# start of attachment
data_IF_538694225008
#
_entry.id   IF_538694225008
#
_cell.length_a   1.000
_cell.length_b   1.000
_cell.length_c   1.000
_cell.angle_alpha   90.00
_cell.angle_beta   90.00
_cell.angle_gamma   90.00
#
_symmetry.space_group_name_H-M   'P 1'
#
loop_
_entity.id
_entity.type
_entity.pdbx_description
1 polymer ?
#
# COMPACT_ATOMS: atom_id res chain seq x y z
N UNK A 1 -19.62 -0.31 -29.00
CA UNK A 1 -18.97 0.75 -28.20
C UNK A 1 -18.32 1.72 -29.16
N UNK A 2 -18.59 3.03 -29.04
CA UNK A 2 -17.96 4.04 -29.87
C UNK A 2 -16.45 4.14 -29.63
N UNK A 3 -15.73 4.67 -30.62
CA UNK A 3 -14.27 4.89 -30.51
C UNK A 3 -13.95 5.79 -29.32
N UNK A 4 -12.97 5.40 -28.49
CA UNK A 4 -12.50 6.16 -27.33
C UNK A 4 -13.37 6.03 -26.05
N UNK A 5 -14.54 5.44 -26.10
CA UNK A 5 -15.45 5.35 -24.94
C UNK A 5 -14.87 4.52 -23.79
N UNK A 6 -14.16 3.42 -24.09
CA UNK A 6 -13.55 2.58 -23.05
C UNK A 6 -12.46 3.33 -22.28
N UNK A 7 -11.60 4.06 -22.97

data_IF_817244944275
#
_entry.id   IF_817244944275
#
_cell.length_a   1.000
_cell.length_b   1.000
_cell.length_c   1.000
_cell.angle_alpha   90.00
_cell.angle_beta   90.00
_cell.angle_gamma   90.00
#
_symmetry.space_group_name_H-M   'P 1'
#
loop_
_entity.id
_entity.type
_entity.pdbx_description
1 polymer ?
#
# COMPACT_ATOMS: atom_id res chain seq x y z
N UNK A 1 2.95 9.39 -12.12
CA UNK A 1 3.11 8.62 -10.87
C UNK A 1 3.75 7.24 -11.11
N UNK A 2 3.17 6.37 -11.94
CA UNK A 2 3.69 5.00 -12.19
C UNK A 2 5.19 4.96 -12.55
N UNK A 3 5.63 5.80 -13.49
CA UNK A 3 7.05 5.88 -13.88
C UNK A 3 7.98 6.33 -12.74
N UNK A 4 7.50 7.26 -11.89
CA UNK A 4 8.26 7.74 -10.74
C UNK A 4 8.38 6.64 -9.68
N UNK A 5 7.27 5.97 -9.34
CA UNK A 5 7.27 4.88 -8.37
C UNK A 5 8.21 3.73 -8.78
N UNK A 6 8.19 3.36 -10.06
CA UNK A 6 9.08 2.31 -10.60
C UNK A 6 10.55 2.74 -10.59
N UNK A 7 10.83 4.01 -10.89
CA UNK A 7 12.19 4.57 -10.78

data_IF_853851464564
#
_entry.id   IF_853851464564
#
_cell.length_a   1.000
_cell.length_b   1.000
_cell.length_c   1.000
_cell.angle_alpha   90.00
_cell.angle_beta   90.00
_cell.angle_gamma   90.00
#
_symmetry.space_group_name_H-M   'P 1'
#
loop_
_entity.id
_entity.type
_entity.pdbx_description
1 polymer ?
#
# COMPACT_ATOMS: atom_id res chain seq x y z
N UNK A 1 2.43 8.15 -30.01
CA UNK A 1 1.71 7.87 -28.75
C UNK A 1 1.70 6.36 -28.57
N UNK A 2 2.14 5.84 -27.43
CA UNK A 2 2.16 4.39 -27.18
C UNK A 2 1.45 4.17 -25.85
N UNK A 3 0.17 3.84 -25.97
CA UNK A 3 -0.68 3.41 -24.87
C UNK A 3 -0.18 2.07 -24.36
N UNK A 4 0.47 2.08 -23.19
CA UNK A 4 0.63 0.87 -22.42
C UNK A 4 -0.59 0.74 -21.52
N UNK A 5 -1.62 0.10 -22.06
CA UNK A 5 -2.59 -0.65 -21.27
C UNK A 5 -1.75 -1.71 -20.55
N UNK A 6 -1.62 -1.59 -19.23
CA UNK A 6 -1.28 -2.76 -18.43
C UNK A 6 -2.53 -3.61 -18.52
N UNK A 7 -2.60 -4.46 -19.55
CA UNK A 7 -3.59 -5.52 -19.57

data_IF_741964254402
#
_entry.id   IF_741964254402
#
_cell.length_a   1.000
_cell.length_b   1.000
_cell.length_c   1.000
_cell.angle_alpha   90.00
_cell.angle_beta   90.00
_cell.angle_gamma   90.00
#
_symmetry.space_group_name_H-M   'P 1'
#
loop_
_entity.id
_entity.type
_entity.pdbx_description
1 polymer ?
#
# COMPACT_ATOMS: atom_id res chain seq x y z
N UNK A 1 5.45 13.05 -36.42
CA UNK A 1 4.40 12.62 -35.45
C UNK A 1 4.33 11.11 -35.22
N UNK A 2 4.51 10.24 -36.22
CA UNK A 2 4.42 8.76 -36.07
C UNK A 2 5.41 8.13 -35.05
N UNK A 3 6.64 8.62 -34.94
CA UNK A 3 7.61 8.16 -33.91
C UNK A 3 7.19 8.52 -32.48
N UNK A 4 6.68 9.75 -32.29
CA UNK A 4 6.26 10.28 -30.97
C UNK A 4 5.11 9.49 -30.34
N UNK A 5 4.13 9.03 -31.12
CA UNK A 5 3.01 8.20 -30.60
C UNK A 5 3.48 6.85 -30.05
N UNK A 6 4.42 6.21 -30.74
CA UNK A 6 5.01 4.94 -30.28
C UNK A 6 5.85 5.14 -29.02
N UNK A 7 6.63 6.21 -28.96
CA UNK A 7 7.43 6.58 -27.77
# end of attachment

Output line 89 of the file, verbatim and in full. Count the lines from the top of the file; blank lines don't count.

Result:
_cell.angle_gamma   90.00